Breathtaking views are a farmer’s nightmare


Dorset’s ancient hill forts may offer stunning views to their thousands of visitors, but they bring a challenge for farmers. By Andrew Livingston

Eggardon Hill at sunset

With the King’s Coronation, the month of May this year has three Bank Holiday Mondays. Many will spend these days in the pub, some will head to the beaches … and a lot will flock to visit some of Dorset’s most famous landmarks – the hill forts.
Dorset’s hill ranges were once home to Iron Age settlers who built on the high ground to defend against invaders. These landmarks are popular with visitors –usually offering easy access, stunning views and an opportunity to connect with Dorset’s ancient history.
The hills are farmed as they have been for thousands of years. As the weather improves, more and more locals and tourists will visit the hill forts – but, like those earlier invaders, they can be unwanted guests for the farmers.
‘It’s a hard piece of land to farm,’ says Cameron Farquharson, the tenant farmer of Eggardon Hill. ‘When we had that Beast from the East, we had about a metre of snow because of the drifting. You just couldn’t get to animals, and for us, it was a nine-mile round trip. Eggardon is a complete nightmare.’
Eggardon Hill, just off the A35 between Bridport and Dorchester, could lay claim to the best hill fort views in the county. However, the combination of its 252-metre elevation above sea level and the steep land decline toward the coast might create staggering vistas – but also means that it’s entirely open to the elements.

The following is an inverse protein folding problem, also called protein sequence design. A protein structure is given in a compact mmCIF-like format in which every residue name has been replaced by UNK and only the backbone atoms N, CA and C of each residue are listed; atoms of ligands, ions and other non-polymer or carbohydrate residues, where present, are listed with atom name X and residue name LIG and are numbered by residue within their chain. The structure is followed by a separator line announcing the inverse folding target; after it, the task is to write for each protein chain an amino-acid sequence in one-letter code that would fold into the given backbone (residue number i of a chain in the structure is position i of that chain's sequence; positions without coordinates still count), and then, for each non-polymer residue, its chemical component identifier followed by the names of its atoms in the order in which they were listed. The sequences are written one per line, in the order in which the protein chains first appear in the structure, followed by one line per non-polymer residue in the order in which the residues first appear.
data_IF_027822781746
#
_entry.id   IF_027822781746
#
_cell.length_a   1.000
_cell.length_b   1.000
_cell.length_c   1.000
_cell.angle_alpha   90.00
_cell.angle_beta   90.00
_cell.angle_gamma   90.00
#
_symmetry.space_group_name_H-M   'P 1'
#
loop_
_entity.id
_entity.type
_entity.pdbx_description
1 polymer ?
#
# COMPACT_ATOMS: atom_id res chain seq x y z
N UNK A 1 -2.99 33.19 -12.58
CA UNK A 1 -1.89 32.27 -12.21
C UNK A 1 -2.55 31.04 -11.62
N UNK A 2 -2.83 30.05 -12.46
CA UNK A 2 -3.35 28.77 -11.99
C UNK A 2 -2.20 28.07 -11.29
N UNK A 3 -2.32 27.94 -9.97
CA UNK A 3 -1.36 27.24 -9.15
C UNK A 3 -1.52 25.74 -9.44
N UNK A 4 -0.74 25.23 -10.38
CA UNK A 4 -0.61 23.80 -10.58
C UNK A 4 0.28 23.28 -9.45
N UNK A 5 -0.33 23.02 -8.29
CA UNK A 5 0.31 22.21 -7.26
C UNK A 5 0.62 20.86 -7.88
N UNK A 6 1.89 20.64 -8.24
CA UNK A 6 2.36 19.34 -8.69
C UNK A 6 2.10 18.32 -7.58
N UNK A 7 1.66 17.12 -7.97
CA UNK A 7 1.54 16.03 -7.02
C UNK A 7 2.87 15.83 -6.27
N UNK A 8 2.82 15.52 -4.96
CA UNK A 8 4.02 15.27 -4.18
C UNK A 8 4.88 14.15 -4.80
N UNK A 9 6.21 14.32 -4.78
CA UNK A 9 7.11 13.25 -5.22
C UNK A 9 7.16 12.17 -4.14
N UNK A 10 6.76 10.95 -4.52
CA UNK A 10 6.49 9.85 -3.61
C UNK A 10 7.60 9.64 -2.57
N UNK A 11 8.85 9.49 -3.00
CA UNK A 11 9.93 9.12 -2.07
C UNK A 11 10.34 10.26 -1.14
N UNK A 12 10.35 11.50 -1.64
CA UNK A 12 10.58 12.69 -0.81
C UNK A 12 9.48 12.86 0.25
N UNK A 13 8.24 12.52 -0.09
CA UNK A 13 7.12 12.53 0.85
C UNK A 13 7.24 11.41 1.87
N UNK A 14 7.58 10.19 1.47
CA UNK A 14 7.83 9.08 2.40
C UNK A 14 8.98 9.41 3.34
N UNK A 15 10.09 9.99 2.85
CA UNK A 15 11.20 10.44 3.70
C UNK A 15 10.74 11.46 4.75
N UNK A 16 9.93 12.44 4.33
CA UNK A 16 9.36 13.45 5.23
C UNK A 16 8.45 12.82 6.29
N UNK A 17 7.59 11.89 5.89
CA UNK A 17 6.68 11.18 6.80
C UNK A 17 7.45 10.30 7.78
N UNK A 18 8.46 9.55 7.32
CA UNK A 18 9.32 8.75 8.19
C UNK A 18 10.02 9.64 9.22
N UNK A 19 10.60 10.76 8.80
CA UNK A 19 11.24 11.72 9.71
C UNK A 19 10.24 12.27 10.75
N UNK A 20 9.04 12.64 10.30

‘You’ve always got a wind. Even on the hottest day, ‘ says Cameron. ‘Last year we were having temperatures of 40º but there was always that breeze – it was like roasting in a fan oven!’

Gladis’s Law
Archaeological work in the 1960s on the National Trust site revealed burial mounds (also known as bowl barrows) that date back as far as the Bronze Age. For visitors, the attraction at the top of Eggardon Hill is the Iron Age earth ramparts that are still visible.
‘‘Obviously no machinery is allowed to work on that particular piece of ground and animals have to graze it in a certain way. The cows are on it spring and summer and then we have the sheep up there from October through to 1st March.’
For 16 years Cameron has run his sheep and Highland Cattle over Eggardon Hill, and during that time he acknowledges his single biggest issue has been with the general public.
‘We’ve always lost sheep to dog-worrying – we used to lose maybe three or four sheep a year to it. But the winter just gone, I’ve lost 23 sheep and ewes that were in lamb. The year before that we lost 17 and the year before that we lost 19. My losses have suddenly grown since lockdown.’
Cameron has been vocal in the media since one of his Highland cows died due to dog worrying in 2021.
‘Gladis hit the national headlines. She was chased by dogs – two Labradors, so witnesses said – and she went over the top of the embankment. Of course, she went down, heavy in calf, and broke her neck.
‘That’s the next step above the sheep; there’s always problems but there has never been an issue with the cattle before.’